The UK June 2017 inflation rate was 2.6%, according to official stats. That’s down from 2.9% in May – the first fall in consumer inflation since October 2016.

This means the inflation rate still stays above the Bank of England’s target of 2%. The UK economy is still growing and we’re not likely to see deflation any time. But the fall in inflation was a surprise and it means the UK economy is now growing more slowly.

So what does the June 2017 inflation rate mean for you? Does it mean more money in your pocket or less? Don’t worry – we’ll take you through everything you need to know.

Why is the June 2017 inflation rate down?

Up until June, inflation has been rising fairly consistently. A year ago, in June 2017, it was just 0.5%. That means that the June 2017 inflation rate is more than 2% higher than it was 12 months ago.

But in May 2017, the inflation rate was at 2.9% – meaning these new stats show that inflation has slowed slightly. So even though the UK economy is still growing, it’s not growing quite as quickly as it was last month.

The data from the Office for National Statistics (ONS) shows that the reason for the inflation rate fall is due to a drop in petrol prices. The cost of some recreational goods and services also fell in June 2017 – and this contributed to lower inflation too.

However, the price of furniture and household goods rose by 0.5%. This includes things like bedroom, kitchen and lounge furniture and it was one of the major things helping to keep inflation high.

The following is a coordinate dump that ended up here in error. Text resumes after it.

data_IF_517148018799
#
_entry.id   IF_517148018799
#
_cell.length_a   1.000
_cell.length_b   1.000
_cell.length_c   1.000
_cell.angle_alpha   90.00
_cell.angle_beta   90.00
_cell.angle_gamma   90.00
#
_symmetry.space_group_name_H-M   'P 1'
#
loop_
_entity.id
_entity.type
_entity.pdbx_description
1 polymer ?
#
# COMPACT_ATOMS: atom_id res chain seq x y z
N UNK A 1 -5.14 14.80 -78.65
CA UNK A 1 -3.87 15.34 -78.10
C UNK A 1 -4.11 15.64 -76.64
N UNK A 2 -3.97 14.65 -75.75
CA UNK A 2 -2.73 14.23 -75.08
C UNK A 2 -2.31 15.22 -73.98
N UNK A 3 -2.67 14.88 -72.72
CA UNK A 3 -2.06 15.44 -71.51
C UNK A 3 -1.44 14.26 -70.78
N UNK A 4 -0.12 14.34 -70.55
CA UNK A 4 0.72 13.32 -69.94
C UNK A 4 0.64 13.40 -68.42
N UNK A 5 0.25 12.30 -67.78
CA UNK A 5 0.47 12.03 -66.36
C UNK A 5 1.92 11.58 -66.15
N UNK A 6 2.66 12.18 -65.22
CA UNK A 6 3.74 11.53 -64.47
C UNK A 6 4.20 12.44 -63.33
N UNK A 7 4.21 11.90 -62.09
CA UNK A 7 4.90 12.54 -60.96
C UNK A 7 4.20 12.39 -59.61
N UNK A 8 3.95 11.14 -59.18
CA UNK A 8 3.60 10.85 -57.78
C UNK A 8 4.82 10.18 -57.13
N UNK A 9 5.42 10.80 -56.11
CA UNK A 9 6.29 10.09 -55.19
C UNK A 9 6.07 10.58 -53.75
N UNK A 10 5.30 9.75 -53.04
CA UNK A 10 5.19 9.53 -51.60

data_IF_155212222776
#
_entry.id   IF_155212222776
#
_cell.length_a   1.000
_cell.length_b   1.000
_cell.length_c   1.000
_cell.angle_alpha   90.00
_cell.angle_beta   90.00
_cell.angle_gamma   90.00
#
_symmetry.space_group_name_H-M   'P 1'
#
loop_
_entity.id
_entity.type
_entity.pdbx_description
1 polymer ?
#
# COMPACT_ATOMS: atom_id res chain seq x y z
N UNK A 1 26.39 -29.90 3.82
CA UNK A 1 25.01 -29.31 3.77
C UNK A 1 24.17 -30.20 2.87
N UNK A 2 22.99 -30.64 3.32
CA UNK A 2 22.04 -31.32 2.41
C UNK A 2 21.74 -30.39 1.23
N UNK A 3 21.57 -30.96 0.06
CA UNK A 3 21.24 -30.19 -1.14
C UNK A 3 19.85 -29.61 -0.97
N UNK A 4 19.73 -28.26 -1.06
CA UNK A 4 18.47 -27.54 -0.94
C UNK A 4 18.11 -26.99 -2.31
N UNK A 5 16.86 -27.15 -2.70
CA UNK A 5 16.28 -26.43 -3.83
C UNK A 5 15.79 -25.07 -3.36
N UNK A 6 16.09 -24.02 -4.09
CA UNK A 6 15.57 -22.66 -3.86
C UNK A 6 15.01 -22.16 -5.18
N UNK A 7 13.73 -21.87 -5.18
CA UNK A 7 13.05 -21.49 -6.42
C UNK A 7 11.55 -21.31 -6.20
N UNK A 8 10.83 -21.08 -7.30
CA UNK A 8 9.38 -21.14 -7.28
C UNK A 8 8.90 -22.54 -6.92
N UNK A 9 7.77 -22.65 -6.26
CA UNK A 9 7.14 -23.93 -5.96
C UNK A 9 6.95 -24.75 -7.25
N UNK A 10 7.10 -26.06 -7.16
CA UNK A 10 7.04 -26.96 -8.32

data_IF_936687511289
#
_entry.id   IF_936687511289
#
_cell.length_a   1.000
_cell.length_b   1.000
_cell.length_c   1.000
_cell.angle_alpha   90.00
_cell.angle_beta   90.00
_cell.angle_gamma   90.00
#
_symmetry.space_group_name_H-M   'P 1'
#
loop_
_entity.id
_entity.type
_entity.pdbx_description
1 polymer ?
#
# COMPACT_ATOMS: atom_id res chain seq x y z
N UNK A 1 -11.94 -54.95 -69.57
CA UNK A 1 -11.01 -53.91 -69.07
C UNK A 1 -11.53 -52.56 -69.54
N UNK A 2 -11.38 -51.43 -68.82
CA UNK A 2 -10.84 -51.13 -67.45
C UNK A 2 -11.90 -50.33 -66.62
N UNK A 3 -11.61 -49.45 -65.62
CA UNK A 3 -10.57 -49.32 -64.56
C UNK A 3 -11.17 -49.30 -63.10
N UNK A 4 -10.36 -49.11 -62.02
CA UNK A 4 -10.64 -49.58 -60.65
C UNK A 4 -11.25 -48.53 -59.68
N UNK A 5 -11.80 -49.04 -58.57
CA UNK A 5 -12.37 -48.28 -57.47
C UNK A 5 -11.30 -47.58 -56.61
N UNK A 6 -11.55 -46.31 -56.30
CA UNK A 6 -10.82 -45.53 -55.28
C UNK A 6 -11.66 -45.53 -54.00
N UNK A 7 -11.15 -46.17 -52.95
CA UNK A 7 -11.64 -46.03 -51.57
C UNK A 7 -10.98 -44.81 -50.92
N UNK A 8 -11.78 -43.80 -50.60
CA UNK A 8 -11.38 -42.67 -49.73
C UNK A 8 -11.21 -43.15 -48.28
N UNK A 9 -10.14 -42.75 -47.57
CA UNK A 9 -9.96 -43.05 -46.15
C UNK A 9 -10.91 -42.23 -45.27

How does this affect you?

Inflation means that the prices of everyday goods and services are rising. So a fall in the June 2017 inflation rate means that things aren’t getting quite as expensive as they were.

This is good news for consumers, particularly if you’re on a tight budget. It means that things should be getting slightly less expensive – so you shouldn’t have to make your money stretch quite as far.

But some economists are already predicting that the falling inflation rate is a blip. This could mean that we’ll see an increase in inflation again in July.

And as inflation is still above average wage rises at 2%, it means that UK consumers are still worse off. If you’ve got a low income, you might still struggle with rising prices.

One thing that the fall in the June 2017 inflation rate could mean is that the Bank of England is less likely to increase the base interest rate any time soon. This is good news if you’re a borrower as it means that loans and credit cards are likely to be cheaper. But it’s bad news if you’re a saver, as you won’t earn much interest for your savings.

Managing your budget when money’s tight can be tough. You can make things more affordable by cutting what you’re spending on groceries. Our blogs will help you find out where to shop on a budget and how you can save money on your supermarket shop.